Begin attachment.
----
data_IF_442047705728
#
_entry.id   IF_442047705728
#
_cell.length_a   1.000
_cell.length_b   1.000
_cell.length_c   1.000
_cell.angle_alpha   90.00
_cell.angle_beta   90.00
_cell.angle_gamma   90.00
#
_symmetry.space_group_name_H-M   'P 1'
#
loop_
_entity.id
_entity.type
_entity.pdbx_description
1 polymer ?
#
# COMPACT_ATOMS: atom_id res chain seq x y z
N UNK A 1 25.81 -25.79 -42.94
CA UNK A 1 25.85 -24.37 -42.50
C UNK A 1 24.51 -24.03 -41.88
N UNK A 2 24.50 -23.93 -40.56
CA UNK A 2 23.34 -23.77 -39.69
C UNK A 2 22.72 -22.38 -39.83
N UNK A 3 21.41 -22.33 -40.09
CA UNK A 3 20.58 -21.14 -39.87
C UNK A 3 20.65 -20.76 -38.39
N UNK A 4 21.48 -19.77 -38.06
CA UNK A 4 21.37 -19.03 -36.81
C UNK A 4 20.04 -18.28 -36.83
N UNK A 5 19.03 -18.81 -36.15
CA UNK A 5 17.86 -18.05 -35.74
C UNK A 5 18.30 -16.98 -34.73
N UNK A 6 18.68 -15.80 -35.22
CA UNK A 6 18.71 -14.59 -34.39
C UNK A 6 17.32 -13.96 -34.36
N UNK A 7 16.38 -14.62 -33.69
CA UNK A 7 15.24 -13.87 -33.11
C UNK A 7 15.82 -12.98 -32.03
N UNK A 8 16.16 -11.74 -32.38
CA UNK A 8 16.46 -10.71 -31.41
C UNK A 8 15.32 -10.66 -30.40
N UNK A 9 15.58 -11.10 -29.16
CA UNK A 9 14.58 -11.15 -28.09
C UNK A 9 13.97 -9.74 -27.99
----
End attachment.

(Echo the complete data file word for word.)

data_IF_442047705728
#
_entry.id   IF_442047705728
#
_cell.length_a   1.000
_cell.length_b   1.000
_cell.length_c   1.000
_cell.angle_alpha   90.00
_cell.angle_beta   90.00
_cell.angle_gamma   90.00
#
_symmetry.space_group_name_H-M   'P 1'
#
loop_
_entity.id
_entity.type
_entity.pdbx_description
1 polymer ?
#
# COMPACT_ATOMS: atom_id res chain seq x y z
N UNK A 1 25.81 -25.79 -42.94
CA UNK A 1 25.85 -24.37 -42.50
C UNK A 1 24.51 -24.03 -41.88
N UNK A 2 24.50 -23.93 -40.56
CA UNK A 2 23.34 -23.77 -39.69
C UNK A 2 22.72 -22.38 -39.83
N UNK A 3 21.41 -22.33 -40.09
CA UNK A 3 20.58 -21.14 -39.87
C UNK A 3 20.65 -20.76 -38.39
N UNK A 4 21.48 -19.77 -38.06
CA UNK A 4 21.37 -19.03 -36.81
C UNK A 4 20.04 -18.28 -36.83
N UNK A 5 19.03 -18.81 -36.15
CA UNK A 5 17.86 -18.05 -35.74
C UNK A 5 18.30 -16.98 -34.73
N UNK A 6 18.68 -15.80 -35.22
CA UNK A 6 18.71 -14.59 -34.39
C UNK A 6 17.32 -13.96 -34.36
N UNK A 7 16.38 -14.62 -33.69
CA UNK A 7 15.24 -13.87 -33.11
C UNK A 7 15.82 -12.98 -32.03
N UNK A 8 16.16 -11.74 -32.38
CA UNK A 8 16.46 -10.71 -31.41
C UNK A 8 15.32 -10.66 -30.40
N UNK A 9 15.58 -11.10 -29.16
CA UNK A 9 14.58 -11.15 -28.09
C UNK A 9 13.97 -9.74 -27.99